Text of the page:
Obsession Thursday: Bunny behavior

photo of my hand with healing rabbit bite marks
I got bit.

So this happened. —>

My first reaction, as Tully clamped down on my hand intentionally and angrily, was to be angry back. I didn’t lash out; I just removed him from my flesh.

As I treated the wounds, it changed to sadness. This is the 2nd time he’s done this.

The next morning, I remembered what I learned the last time he did this.

Flash back to the two days before the bite: I’m trying to deal with the disaster that was Tully’s corral. A cage that he liked because it gave him a 2nd level to hide in (bunnies like to feel safe), and a big enclosure so he can run about when I’m not around to supervise. Except he was peeing all over the place, no matter what I did.

So I stripped it down to the bare essentials. I dismantled the cage and cleaned the whole area. I replaced his body-sized litterbox with one 3x his size with high walls. And because I’d found him shredding his foam-square floor, I covered the whole area with a plastic floor protector (like you use in offices under rolling chairs). I gave him several places to hide (a cardboard box with holes at two different places), an area to cuddle on that used the same fuzzy mats as he’d always had, and then I introduced him to it. He seemed fine. He liked it. He hid in the hiding places and lounged in the lounging places. He didn’t pee anywhere but the litterbox. Success, right?

That night, because his water bottle’s bracket had broken in the changeover, I used his food dish for water instead. I reached in to deposit a scoop of pellets (his favorite) on the floor in front of him, and he lunged for my hand and bit down hard and wouldn’t let go. WTF?

See, I had made an agreement with him, and I’d broken it. Previously, I picked up his bowl, filled it with pellets, and he lunged for the bowl when it hit the floor. That last change was one change too many in such a short time, and he had had enough.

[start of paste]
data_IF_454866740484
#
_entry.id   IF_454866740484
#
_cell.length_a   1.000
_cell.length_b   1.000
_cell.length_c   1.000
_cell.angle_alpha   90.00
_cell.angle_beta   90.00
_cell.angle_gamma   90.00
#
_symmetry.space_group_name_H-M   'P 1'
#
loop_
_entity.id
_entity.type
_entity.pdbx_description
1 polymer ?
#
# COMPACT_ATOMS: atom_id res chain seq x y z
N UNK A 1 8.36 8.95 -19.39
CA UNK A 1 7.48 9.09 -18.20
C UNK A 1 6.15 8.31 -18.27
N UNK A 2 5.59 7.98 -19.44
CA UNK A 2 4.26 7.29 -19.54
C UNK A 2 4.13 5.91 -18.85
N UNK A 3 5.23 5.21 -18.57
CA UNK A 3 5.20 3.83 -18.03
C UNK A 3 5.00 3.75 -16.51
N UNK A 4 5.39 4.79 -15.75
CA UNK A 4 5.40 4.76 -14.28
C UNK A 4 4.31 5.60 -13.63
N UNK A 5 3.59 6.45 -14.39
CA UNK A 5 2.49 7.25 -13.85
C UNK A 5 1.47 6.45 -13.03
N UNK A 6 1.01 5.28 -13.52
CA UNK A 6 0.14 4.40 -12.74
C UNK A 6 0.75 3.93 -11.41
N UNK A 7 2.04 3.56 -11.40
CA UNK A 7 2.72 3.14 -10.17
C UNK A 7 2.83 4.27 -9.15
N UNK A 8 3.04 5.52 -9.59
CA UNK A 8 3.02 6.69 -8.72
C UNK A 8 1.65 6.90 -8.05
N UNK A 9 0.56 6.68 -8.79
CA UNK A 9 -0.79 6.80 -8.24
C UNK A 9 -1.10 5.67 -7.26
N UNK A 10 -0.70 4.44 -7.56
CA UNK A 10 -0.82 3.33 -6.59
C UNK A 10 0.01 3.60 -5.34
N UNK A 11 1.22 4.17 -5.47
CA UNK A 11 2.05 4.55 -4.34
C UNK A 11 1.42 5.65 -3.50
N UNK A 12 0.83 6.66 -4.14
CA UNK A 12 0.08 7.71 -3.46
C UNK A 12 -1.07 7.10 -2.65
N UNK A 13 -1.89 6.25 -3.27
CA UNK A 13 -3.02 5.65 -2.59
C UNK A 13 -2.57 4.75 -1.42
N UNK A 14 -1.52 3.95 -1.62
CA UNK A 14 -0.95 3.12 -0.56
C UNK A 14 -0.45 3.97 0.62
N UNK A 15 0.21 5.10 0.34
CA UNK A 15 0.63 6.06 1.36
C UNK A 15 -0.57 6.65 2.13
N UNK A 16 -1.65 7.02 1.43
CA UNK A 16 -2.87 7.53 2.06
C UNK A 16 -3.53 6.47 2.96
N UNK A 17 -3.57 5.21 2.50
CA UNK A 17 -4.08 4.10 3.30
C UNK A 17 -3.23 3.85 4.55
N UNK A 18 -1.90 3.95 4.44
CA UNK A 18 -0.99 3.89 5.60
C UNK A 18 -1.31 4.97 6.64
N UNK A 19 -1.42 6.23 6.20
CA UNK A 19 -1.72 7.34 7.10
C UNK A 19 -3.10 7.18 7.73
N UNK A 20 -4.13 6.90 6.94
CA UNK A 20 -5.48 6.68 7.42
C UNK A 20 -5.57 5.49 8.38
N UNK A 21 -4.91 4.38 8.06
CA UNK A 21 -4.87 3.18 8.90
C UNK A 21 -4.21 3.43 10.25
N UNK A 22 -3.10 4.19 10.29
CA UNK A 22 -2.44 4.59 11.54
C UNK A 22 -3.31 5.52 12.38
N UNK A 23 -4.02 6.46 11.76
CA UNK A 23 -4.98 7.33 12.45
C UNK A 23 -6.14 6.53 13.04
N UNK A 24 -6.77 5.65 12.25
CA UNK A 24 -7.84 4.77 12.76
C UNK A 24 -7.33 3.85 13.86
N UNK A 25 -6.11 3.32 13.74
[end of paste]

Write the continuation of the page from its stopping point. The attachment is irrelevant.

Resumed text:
I told my boyfriend that Tully speaks English, and got a stare back like “why am I dating this nutjob?” Except this is what I mean: Tully tells me what he wants. When he follows me to the kitchen, he wants food. When he jumps on the couch, without exception, it means “pet me”. He is a clear communicator. This bite, then, was a clear message that he’d had enough changes for one day. It was a harder bite than was necessary (or than another non-rescue bun would give), but I understand it.

(I have no idea how he was treated in his first 10 weeks before he was rescued, but based on his aggressive food-motivated behavior, I expect he was starved. Frequently.)

Here’s some good reading I’ve done since bringing Tully home. I’m so grateful for the internet and how people are willing to share their experience.

Prove that you love me (lots more on that site about behavior!) | Aggressive rabbits


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5 thoughts on “Obsession Thursday: Bunny behavior

  1. Sharon

    Wow! That’s some bite! I know very little next to nothing about having a rabbit as a pet. I keep up with your knitting obsessions and other things but always love learning how to be the owner of a pet rabbit. I am a dog lover myself but am always intrigued by others love of other types of animals. I read all those articles and who knew so much about dominance in rabbits! Fascinating! Good luck with Tully! He is precious!

  2. Amy Singer

    A rabbit bite this hard is very rare. All my rabbits have given tiny nips at some point, which is normal. Tully has a background of which we can know nothing, so I cut him some slack. And he’s so wonderful 98% of the time, he’s worth it.

  3. rc

    I didn’t realize buns could bite so hard but it makes sense given you don’t know his history. Poor babe. 🙁 I hope it doesn’t hurt too bad as it heals!

  4. Claudia

    I, too, have a bunny (also a rescue), and he’s insane about his pellets. He nipped at me to get to them the other day, and I’ve since decided it’s best to take up his dish, put the pellets in there, and let him have them. This is my first bunny, so there’s so much to learn. I’m glad you’ve interpreted his behaviour in a way that didn’t make you get rid of him. Thanks for the links.

  5. Jocelynn

    I had no idea about rabbits and this behaviour. What an eye opener. I’m happy for Tully that he has a safe place with someone willing to learn and love him. I hope you heal quickly.

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